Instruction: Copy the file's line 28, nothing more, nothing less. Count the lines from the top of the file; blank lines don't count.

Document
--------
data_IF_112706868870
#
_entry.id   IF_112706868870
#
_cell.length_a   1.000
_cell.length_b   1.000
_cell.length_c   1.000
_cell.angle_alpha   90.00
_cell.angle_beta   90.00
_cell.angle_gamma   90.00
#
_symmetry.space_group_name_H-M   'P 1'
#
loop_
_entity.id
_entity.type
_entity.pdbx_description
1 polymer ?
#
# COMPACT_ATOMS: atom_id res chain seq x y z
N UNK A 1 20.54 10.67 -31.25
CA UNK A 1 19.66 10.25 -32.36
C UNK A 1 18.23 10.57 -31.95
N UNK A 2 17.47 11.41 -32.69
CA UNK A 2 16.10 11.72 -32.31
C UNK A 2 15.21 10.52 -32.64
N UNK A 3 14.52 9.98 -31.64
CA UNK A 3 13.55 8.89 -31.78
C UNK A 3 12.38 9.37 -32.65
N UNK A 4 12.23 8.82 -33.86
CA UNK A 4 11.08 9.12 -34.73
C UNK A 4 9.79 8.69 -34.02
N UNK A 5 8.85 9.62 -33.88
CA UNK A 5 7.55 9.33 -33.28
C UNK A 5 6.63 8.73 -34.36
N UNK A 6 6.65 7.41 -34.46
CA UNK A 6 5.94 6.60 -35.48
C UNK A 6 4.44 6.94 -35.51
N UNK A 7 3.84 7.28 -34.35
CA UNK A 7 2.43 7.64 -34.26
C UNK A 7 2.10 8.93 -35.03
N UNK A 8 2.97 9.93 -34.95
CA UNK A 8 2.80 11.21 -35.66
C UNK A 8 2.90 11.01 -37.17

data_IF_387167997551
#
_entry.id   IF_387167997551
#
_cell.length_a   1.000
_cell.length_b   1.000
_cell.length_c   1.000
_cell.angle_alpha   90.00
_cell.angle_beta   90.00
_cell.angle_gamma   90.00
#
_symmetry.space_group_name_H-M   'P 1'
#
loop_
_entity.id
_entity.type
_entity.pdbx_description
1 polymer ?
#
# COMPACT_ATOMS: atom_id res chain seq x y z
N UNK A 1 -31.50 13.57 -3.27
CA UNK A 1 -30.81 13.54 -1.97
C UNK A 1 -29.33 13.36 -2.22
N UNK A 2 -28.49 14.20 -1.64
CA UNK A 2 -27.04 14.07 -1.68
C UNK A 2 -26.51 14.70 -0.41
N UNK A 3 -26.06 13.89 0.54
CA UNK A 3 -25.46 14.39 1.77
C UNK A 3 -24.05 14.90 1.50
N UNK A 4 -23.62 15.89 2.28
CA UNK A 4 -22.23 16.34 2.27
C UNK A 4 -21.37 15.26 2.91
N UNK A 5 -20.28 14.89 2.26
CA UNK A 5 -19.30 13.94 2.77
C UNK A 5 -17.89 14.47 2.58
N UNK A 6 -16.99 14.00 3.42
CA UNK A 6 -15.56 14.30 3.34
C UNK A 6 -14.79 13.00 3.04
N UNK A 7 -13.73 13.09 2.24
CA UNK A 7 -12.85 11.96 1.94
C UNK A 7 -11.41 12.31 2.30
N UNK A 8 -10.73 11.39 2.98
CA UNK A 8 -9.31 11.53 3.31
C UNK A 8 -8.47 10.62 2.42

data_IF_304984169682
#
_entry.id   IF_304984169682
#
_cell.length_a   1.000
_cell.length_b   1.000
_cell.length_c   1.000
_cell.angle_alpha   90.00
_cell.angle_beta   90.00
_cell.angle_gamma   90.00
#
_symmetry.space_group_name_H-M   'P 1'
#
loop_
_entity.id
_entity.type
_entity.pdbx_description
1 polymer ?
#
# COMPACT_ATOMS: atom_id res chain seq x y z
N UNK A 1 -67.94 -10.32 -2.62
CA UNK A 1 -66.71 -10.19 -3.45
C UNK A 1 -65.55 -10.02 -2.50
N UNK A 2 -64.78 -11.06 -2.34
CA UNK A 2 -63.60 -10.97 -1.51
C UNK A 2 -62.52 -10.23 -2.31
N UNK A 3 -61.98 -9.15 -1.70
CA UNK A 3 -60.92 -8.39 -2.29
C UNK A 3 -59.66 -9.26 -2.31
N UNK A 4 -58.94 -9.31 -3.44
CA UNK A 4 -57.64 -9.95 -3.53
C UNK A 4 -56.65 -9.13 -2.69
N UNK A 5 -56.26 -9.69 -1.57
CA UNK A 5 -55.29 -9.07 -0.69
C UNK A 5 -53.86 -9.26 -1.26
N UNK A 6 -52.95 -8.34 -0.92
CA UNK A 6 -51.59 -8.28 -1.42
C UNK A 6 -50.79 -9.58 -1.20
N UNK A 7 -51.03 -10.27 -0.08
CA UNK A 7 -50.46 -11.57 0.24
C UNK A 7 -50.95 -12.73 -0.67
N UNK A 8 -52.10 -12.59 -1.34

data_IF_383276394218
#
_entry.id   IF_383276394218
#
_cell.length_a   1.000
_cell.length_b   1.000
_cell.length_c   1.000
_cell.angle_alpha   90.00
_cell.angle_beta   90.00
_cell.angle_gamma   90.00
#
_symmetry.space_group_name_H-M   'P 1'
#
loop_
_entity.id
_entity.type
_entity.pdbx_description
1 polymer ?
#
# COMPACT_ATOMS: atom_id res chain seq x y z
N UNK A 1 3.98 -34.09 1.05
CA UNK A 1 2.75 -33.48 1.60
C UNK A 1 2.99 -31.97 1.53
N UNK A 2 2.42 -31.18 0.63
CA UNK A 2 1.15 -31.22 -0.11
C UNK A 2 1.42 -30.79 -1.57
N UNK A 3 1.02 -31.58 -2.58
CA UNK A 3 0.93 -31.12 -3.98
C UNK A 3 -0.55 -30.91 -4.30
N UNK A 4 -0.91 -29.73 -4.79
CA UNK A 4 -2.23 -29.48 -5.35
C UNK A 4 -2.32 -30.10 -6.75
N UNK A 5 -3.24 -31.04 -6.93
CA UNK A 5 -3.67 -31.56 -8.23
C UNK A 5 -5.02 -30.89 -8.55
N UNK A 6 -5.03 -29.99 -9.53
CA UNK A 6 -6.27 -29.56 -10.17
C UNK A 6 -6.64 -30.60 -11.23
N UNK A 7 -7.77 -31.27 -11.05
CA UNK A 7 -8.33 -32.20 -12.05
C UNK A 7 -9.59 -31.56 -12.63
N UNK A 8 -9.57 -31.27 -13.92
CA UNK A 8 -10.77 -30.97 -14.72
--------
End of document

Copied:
CA UNK A 3 13.55 8.89 -31.78